South Okanagan residents call for referendum on proposed national park
Poll shows 45 per cent of people surveyed oppose Parks Canada's plan
Public support for a proposed national park in the South Okanagan is dwindling and a new poll shows the majority of residents want a local referendum to determine if the plan should go ahead at all.
The controversial project has been discussed and debated since it was first proposed in 2003. Concerns from locals include restricted roaming for cattle, increased wildfire risk, and loss of outdoor space for recreational activities such as hunting.
The South Okanagan-Similkameen Preservation Society, which, according to its website "is fundamentally opposed" to the park, commissioned Innovative Research Group and polled 300 locals. Seventy-six per cent of respondents favoured holding a local referendum to determine if the plan for a park should ultimately be parked.
The survey also found that 45 per cent of respondents are opposed to setting aside 284 square kilometres for Parks Canada.
This is in contrast to a 2010 poll that CBC previously reported on, conducted by McAllister Opinion Research, which showed 69 per cent of 405 respondents favoured the idea.
More cons than pros
"We're at the moment opposed to the park simply because there are more cons to the park than there are pros," Lionel Trudel, director of the South Okanagan-Similkameen Preservation Society, told Daybreak South host Chris Walker.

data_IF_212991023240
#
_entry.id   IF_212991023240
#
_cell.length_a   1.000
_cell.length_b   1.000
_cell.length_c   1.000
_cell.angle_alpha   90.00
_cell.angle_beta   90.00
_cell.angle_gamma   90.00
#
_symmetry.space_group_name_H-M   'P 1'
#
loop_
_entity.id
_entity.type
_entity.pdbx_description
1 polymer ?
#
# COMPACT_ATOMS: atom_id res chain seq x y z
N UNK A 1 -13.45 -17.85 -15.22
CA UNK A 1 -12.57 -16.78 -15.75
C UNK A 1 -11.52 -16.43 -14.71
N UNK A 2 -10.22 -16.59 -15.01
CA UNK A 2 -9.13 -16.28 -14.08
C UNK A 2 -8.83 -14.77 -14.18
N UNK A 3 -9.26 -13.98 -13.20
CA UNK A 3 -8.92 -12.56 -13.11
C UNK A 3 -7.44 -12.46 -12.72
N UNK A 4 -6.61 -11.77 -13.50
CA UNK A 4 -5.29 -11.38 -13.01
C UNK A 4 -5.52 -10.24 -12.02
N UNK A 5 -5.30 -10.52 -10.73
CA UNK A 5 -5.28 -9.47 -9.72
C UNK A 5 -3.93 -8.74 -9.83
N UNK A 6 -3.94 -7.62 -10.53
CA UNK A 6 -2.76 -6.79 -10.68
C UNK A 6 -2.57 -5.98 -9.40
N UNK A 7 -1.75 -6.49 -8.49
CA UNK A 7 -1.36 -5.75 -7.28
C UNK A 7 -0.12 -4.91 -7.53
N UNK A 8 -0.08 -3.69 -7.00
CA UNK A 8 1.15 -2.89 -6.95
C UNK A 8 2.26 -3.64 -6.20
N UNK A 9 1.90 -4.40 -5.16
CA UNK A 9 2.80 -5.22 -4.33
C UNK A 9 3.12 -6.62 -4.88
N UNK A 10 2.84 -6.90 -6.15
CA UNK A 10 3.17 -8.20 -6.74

Trudel said there hasn't been an honest discussion with the federal government about possible tax increases to support infrastructure for the park, such as wear and tear on roads and the strain on local first responders if the park entices more people to explore the back country.
According to Trudel, Parks Canada has not yet come forward with its budget for park development so residents are still in the dark on costs.
The society's survey also indicates 59 per cent of people think the government has done a poor job of local consultation.
"If we can get that promise of a referendum from government, that opens the gates to actual dialogue and discussion," said Trudel.
In a statement, Parks Canada said it is committed to consulting Indigenous communities, partners, stakeholders and local residents. They are also taking public input online until Feb. 28.
Innovative Research Group polled residents at random by telephone from Dec. 12, 2018 to Dec. 19, 2018. The margin of error is plus or minus 5.72 per cent 19 times out of 20.
To hear the complete interview with Trudel click on the audio below: